Have you ever written a long and fancy long shell one-liner, execute it, then an error due to a silly typo sitting in the middle of that command? Or you just need to compose a command which you know will be long before its written?

You can always create a file, but sometimes, its a one-time only task. So, is there any way to get the job done easily? Of course, there is and more than one method.

1   Substitution

For fixing a typo in a command you just type, you can use history expansion:

$ typo bash
-bash: typo: command not found
$ ^typo^type
type bash
bash is /bin/bash

or using fc:

$ fc -s typo=type

or substituting other than last command:

$ !-3:s/foo/bar/

The command above substitutes foo with bar in the third previous command.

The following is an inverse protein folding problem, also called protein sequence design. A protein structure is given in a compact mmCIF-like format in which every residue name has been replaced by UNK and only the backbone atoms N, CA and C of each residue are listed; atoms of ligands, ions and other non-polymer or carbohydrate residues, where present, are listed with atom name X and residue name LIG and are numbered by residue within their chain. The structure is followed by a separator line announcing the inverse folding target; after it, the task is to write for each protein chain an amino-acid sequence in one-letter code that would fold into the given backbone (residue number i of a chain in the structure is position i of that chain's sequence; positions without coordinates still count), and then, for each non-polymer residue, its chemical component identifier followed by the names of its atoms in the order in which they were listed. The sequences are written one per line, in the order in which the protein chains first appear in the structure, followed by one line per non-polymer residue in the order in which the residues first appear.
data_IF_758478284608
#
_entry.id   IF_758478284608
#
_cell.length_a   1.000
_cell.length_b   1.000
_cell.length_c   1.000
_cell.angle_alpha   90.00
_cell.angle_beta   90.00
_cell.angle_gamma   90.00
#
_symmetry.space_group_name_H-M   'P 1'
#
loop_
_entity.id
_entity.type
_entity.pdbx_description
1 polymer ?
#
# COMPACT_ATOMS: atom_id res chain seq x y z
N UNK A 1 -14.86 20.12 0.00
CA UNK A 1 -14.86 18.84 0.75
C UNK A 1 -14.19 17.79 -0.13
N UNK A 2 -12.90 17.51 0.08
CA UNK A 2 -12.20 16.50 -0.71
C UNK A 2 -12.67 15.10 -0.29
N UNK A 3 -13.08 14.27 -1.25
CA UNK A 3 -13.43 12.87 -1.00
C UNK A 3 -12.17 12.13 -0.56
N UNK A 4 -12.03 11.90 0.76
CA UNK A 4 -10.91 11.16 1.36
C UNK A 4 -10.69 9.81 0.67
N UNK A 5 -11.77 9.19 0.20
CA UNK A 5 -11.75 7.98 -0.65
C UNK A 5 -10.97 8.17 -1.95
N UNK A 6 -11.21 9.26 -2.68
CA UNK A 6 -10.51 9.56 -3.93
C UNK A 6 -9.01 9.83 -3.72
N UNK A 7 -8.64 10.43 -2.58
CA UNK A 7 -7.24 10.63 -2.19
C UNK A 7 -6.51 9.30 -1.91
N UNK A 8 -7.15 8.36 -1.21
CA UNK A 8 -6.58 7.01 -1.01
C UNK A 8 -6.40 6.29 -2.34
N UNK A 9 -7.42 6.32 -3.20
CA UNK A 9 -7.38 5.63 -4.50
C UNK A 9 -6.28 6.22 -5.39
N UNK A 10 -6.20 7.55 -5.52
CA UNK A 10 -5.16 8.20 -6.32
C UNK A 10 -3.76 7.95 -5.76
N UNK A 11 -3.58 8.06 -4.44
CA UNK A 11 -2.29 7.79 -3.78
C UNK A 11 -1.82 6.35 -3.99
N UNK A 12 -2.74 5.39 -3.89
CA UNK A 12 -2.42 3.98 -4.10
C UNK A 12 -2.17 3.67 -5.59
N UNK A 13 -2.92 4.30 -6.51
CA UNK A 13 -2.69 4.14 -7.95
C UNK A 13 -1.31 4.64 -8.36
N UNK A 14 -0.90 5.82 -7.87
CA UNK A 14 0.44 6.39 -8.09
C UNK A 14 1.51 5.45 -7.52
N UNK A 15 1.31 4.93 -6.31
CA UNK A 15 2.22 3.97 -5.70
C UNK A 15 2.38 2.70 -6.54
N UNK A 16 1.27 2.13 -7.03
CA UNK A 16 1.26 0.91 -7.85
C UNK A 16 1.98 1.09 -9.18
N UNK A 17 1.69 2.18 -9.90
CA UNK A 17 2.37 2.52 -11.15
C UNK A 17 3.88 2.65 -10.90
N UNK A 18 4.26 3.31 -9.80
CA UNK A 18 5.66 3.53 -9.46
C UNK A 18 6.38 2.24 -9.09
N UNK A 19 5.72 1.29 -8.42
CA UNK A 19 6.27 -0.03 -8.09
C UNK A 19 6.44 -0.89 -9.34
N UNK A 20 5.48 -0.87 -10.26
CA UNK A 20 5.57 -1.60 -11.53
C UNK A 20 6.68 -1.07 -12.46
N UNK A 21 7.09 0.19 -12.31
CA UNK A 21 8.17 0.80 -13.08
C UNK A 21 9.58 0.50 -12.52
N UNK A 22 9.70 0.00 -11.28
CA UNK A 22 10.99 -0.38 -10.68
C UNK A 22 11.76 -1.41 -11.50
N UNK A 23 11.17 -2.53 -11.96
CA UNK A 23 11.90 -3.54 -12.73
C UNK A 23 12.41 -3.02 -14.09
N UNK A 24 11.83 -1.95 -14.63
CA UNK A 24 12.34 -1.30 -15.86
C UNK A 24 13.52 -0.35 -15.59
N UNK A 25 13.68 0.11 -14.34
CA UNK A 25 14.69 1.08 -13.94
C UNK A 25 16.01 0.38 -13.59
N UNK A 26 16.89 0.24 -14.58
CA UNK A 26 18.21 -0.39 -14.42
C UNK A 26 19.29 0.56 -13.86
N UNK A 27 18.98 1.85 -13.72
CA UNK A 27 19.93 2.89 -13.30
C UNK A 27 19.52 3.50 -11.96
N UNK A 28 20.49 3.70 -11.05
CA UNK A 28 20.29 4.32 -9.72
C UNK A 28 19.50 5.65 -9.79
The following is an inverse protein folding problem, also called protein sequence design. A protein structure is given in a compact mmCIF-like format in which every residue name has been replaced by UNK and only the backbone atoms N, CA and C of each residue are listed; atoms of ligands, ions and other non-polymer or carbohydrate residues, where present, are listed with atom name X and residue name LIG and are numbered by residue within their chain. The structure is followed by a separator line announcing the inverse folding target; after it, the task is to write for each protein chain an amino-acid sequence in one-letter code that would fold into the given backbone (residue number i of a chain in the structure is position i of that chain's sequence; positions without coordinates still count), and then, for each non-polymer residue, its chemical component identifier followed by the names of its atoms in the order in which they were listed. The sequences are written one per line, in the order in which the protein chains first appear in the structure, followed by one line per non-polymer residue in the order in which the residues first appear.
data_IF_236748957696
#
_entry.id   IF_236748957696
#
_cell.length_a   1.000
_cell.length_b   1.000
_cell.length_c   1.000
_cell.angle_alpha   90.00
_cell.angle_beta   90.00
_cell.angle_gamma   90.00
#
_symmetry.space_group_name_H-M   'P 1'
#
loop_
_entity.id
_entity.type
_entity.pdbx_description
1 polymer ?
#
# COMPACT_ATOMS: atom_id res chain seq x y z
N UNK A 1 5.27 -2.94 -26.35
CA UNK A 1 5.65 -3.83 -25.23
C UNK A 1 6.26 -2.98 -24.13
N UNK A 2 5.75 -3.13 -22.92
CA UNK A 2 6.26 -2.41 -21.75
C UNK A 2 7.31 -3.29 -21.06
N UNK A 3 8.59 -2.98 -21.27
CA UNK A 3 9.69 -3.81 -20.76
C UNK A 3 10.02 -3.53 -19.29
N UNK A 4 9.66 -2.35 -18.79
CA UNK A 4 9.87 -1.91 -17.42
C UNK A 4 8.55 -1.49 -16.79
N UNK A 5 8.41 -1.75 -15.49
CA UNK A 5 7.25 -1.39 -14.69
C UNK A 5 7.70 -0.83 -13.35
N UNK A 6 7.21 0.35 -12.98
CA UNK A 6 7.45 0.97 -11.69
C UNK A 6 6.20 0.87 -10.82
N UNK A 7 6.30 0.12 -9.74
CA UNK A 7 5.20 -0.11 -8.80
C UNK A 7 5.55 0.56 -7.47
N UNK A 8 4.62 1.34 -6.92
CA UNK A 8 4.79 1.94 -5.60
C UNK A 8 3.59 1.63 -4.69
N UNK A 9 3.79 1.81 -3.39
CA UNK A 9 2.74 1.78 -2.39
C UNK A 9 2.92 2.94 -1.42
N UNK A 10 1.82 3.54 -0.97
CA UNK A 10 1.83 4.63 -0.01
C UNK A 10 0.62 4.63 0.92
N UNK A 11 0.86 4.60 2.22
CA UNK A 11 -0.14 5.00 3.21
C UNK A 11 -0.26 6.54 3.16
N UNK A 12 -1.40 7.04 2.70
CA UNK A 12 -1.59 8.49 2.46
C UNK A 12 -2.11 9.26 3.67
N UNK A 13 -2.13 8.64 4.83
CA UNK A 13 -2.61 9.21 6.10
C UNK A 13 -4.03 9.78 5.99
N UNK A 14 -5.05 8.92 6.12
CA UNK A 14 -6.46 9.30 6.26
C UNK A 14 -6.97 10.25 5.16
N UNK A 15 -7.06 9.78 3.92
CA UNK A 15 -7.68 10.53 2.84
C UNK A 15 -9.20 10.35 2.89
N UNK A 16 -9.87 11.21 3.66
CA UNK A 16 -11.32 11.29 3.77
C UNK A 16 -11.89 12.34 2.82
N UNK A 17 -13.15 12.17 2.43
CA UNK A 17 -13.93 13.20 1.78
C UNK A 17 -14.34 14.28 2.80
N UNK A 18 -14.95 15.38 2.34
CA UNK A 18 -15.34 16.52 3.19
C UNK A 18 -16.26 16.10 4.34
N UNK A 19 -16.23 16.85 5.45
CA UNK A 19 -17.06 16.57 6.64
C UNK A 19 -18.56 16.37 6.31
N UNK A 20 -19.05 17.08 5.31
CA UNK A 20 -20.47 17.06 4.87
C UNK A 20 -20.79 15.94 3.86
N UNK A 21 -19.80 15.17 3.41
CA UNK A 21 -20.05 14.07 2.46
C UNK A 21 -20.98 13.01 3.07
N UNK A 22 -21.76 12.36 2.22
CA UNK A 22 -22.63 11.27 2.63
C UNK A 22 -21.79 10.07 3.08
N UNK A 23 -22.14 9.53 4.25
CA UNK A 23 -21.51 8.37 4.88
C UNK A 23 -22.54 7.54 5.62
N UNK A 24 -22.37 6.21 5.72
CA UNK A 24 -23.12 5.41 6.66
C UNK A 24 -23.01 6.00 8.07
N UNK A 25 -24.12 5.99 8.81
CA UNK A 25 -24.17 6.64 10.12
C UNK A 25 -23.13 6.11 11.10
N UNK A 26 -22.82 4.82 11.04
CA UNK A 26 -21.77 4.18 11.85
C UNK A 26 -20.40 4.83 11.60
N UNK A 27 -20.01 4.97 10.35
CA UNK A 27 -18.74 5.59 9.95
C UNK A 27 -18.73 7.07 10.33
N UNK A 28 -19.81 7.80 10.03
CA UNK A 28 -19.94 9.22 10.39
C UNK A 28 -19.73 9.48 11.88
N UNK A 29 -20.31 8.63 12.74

2   Editing

If you just run fc, then it brings your editor up and feed it with last command. You can even give fc a range, so you can edit a list of commands at once:

$ fc -5 -3

You will have commands from 5th previous command to 3th previous command in your editor. If you are not sure the numbers, you can use -l option to get a numbered list, then issue the command with according numbers:

$ fc -l
$ fc 100 105

Another easier way to edit current command in Bash is to press Ctrl+X then Ctrl+E, or Esc then V if Vi mode enabled.